Licensed to Grab
The investor-state dispute settlement (ISDS) clause present in many trade treaties give investors far-reaching protection, curtailing governments’ ability to regulate for progressive agrarian and agricultural policies and reinforcing the notion of land as a commodity.
This regressive process hinders progress towards democratic land access and control and the reversal of abusive land deals.
Over the past two decades, the number of international investment treaties has expanded dramatically. This paper explores the consequences of these treaties for the attainment of land and food sovereignty, demonstrating how the global investment regime has countered grassroots-led, human rights-based forms of land governance by shifting the balance in favour of large-scale (agro)industrial actors.
Specifically the investor-state dispute settlement (ISDS) clause present in many of these treaties give investors far-reaching protection, curtailing, or threatening to curtail, governments’ ability to regulate for progressive agrarian and agricultural policies. As a consequence the notion of land as a commodity is reinforced, hindering achievement of democratic land access and control and the reversal of abusive land deals.
Over the past two decades a complex web of more than 3,200 investment agreements has developed, mostly in the form of Bilateral Investment Treaties (BITs). These have become the backbone of a corporate rights regime that protects the US$20 trillion of Foreign Direct Investment (FDI) that now flows worldwide.1 These treaties grant investors far-reaching rights, limiting state control over transnational capital and constraining governments’ policy-making space.
This trend is all the more concerning against the backdrop of the global land and water grab. In many cases of land and water grabs, FDI – in the form of large-scale land deals packaged as ‘investments for rural development’ – captures land and its associated resources. The general rules of the global investment regime are facilitating this process, thereby undermining a human rights-based approach to land governance.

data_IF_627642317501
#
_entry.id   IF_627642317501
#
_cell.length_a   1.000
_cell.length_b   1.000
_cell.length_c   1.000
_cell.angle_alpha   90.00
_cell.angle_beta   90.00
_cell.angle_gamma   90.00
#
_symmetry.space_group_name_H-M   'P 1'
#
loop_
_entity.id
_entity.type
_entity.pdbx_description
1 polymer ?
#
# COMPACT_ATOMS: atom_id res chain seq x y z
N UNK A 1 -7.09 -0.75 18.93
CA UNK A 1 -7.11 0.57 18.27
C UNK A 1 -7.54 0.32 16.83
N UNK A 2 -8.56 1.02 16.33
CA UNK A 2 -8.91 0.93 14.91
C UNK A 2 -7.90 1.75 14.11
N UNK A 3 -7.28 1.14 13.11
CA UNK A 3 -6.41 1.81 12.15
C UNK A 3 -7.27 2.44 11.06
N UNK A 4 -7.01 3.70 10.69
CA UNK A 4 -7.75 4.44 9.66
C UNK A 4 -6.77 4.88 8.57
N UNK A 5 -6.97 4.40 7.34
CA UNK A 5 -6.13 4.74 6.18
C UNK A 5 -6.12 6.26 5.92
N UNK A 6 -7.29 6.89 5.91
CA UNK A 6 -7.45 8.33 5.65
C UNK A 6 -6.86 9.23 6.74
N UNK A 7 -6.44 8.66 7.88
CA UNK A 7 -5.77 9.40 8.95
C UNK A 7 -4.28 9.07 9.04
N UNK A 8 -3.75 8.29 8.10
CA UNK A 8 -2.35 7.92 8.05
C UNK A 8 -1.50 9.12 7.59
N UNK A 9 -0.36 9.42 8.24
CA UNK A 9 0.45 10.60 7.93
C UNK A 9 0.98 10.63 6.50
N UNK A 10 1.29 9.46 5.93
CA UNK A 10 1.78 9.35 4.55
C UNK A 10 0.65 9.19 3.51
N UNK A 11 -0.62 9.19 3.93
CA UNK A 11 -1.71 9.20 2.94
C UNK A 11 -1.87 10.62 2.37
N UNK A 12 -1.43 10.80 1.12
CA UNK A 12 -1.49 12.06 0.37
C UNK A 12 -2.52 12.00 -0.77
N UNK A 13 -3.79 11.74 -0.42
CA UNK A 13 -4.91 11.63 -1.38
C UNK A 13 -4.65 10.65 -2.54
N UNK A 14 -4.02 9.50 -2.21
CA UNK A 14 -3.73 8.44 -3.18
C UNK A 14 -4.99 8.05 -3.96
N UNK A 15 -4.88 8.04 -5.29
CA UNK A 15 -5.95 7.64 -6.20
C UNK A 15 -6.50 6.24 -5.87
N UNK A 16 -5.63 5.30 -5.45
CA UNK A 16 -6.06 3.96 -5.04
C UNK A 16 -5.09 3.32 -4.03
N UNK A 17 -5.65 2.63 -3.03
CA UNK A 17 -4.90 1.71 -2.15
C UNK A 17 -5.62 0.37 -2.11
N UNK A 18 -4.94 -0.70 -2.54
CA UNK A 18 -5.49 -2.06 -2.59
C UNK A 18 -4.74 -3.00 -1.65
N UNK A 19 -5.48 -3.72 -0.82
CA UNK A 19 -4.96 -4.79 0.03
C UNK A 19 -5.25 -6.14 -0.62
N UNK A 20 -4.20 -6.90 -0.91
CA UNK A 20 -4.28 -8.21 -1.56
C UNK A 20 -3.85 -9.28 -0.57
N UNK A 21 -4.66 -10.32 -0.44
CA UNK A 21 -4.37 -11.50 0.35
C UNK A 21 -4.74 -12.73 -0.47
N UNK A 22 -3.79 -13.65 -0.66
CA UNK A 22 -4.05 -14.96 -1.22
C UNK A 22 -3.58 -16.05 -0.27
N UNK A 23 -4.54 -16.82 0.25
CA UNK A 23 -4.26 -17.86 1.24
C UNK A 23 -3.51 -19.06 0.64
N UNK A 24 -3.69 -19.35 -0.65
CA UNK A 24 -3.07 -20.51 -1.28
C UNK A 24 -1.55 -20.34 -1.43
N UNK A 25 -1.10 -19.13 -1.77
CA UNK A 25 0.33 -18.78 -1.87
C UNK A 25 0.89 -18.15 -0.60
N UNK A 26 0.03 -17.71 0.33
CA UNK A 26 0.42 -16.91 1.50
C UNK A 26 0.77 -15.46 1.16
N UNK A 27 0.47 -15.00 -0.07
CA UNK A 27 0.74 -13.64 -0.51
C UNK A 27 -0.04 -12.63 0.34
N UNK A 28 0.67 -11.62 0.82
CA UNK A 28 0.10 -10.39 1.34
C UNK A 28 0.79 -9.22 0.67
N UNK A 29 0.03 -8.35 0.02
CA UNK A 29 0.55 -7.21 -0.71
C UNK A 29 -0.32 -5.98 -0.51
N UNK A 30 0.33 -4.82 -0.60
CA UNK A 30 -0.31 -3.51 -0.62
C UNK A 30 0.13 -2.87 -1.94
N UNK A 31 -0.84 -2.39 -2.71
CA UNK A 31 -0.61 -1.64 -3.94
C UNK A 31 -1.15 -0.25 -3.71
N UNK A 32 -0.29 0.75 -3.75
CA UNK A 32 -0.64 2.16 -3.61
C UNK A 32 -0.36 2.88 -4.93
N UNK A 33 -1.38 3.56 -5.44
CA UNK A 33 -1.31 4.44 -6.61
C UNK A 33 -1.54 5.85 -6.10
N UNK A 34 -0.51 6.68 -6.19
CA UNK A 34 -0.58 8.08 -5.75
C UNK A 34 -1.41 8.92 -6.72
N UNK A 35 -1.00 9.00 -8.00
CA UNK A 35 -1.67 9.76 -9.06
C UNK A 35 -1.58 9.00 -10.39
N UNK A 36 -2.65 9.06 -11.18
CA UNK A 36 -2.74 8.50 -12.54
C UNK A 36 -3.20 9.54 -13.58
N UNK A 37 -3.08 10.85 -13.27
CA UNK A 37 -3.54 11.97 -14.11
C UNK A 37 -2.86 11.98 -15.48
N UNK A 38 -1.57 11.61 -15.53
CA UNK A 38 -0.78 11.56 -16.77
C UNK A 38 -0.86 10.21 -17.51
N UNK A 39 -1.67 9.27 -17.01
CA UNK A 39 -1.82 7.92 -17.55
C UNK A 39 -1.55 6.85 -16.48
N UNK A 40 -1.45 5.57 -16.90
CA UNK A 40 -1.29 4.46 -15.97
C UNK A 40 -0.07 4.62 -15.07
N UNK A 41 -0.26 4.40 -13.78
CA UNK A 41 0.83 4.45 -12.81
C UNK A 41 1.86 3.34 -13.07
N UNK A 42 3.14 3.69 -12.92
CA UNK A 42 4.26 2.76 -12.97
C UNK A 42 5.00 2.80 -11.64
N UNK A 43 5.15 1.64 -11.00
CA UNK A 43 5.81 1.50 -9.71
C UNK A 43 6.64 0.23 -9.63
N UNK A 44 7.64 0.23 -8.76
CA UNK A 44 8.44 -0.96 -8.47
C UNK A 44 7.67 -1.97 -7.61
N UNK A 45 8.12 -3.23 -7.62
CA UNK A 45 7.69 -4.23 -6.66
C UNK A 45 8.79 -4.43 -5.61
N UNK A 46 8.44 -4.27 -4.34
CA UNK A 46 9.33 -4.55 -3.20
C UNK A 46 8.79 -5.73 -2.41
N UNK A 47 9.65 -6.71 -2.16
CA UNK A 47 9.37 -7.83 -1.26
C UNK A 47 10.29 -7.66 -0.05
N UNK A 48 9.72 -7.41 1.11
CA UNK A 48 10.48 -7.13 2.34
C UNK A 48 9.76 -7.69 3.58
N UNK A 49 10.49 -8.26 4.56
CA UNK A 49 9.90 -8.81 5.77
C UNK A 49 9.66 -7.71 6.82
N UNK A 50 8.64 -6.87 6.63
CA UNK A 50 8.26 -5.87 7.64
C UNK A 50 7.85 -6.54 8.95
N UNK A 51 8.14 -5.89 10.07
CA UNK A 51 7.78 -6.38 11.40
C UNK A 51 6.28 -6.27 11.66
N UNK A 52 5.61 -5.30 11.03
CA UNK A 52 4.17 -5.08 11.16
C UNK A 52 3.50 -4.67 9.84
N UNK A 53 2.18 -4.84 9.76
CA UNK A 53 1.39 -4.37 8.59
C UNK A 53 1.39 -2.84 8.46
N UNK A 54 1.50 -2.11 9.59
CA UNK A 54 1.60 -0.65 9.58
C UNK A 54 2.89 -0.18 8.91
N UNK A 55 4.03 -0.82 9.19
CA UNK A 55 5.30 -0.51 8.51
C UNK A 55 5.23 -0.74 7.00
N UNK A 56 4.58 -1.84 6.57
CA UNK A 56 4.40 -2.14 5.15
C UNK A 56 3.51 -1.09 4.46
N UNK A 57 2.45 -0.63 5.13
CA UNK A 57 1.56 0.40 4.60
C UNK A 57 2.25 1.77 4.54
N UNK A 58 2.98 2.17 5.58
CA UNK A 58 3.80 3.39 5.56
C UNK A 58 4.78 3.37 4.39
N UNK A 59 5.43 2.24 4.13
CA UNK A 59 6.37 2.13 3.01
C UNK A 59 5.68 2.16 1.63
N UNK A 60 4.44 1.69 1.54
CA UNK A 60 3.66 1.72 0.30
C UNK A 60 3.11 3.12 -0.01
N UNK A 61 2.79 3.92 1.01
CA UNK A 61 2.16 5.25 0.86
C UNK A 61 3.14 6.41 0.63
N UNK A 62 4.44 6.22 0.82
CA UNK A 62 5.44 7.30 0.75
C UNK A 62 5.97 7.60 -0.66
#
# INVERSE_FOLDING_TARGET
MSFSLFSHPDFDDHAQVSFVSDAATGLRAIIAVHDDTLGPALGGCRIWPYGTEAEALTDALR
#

A key provision in many of the investment agreements is a controversial mechanism that allows foreign investors to sue governments in private international arbitration tribunals outside the regular national court system. Investors’ claims through ‘investor-state dispute settlements’ (ISDS) have sky- rocketed by more than 400% in recent years.2 These ISDS cases increasingly challenge public interest environmental and health policies and include cases (in the global north and south) where the corporate world is using the ISDS framework to limit governments’ ability to address land and water grabbing.
This brief analyses and illustrates how international investment rules thwart the struggle for land and food sovereignty. It puts forward the case that – in sharp contrast to a grassroots-led, human rights-based land and food governance that is emerging to counter land grabs – the global investment regime:
- hinders necessary and important land redistribution and restitution;
- fosters land commodification;
- impedes the reversal of abuses of illegitimate and unjust land (and water) deals; and
- limits the scope of progressive agrarian and agricultural policies that protect small-scale farmers and public health.
This paper builds on an earlier paper by Tomaso Ferrando for TNI.